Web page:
By: J M Coimbra, MS, BCBA, LBA
Scrolling through a list of occupations on an electronic document, I don’t see my title – behavior analyst. I’m forced to choose the closest option, but what is it? I’m left contemplating, “What does a behavior analyst do?”
The short, first response to this question is “analyze behavior.” Seeking a better description, I reviewed the Behavior Analyst Certification Board’s (BACB) website to find a similar description, if not more ambiguous – behavior analysts are “practitioners who provide behavior-analytic services.”
Alright, so we do behavior analysis – what is that? Applied behavior analysis (ABA) by the definition found in my fundamental, graduate-program textbook, is “the science in which tactics derived from the principles of behavior are applied systematically to improve socially significant behavior and experimentation is used to identify the variables responsible for behavior change.”
Basically, the work of a behavior analyst is to make evidence based changed to an environment to affect behavior positively and systematically.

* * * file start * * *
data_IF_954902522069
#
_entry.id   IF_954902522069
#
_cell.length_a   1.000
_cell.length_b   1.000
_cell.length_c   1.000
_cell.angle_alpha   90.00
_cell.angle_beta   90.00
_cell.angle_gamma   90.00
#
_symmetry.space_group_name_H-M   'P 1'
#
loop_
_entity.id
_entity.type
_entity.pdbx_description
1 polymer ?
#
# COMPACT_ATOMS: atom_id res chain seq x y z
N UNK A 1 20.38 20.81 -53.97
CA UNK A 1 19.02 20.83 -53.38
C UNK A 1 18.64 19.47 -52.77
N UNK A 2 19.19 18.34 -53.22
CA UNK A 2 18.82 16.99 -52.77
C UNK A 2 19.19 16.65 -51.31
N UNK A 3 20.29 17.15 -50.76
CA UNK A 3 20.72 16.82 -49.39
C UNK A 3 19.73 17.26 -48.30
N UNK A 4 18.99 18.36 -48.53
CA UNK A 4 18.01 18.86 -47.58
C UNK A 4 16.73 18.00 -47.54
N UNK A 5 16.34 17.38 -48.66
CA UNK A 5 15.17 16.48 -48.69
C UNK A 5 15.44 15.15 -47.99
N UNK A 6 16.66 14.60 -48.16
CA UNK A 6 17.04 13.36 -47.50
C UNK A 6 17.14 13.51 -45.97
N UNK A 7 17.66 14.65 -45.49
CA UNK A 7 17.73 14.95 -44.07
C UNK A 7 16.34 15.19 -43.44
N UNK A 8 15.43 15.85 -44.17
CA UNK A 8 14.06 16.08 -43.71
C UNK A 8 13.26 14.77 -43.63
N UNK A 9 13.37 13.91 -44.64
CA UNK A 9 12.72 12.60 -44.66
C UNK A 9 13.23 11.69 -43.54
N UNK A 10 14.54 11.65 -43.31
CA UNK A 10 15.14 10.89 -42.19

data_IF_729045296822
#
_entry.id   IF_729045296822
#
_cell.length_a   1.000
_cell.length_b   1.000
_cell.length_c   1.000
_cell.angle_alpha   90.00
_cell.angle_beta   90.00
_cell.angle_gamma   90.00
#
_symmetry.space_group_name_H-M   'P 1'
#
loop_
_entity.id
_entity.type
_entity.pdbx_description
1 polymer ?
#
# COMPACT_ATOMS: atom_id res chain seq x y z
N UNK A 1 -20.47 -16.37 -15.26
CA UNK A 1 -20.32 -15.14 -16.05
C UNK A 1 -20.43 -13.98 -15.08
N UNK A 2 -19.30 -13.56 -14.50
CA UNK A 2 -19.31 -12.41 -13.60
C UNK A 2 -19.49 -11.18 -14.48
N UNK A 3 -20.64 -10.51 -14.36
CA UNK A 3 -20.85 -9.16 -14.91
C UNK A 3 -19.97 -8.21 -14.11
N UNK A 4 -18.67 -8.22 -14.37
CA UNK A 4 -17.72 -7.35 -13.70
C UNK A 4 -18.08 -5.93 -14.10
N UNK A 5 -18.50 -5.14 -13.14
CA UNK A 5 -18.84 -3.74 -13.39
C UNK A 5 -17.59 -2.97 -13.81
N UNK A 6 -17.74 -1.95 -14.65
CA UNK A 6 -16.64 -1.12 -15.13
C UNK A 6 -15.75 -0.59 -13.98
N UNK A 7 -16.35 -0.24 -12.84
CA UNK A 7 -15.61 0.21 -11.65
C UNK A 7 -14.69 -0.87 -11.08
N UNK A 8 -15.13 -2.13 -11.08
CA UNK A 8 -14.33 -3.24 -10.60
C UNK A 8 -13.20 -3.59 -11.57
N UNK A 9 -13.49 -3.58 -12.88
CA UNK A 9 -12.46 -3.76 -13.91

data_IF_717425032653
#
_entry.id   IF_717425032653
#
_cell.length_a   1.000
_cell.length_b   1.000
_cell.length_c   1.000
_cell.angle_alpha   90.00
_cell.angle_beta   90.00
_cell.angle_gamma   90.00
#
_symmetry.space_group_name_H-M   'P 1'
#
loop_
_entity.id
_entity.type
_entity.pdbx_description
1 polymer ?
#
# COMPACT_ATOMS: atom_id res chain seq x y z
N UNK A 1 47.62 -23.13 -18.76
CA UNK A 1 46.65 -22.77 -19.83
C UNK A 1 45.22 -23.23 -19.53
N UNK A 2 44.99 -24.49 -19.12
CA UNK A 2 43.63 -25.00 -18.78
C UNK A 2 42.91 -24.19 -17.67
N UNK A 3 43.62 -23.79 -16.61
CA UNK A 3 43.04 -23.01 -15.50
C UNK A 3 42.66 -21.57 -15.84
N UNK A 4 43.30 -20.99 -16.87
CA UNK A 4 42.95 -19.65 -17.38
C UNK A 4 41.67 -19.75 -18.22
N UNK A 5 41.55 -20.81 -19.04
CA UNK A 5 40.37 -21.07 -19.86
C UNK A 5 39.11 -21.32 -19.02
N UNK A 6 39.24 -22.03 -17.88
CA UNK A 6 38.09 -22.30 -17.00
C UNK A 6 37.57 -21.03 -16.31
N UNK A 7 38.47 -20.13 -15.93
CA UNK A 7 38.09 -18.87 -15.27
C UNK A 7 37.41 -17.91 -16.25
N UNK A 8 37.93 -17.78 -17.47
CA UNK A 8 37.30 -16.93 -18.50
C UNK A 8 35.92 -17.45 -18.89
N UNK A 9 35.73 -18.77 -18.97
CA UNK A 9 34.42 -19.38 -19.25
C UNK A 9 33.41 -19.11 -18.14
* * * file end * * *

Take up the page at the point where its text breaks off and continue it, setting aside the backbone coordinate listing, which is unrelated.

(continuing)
Also, check out this video, made by the BACB, which provides an overview of behavior analysis:
But how does it all translate to the more palatable occupation titles?
Sooner or later it is the role of a behavior analyst to be an advocate – to fight for the rights of our clients. It is in the very definition of ABA that the science focuses on understanding and improving behaviors that are socially significant. That means, we change behaviors that are important to change that result in improved conditions. We fight to be ethical and fair to the client. This can take the form of teaching the client to stand up for himself or herself in unfair situations or even supporting the best interests of the client ourselves during attempts to coordinate care with others.
As challenges arise, questions amount. Why is this happening? What do we do about this problem? Where did that action come from? It is the job of the behavior analyst to act as consultant for their clients, whether it be a family, a school, or organization. We are given a list of variables, we generally observe these variables, come up with solutions, and develop plans to realize those solutions. We may serve as a consultant for an isolated occurrence (e.g., a single assessment) or we may work for years with a client shaping continuous change and development.
One of the most generalized roles that a behavior analyst has is to educate. Yes, we can go in and cause behavior change in our presence. However, more often than not, the real concerns will not be addressed until members of the normal environment (parents, bosses, teachers, etc.) learn how to do some of the basic techniques of ABA (e.g., differential reinforcement, prompting, programming, etc.).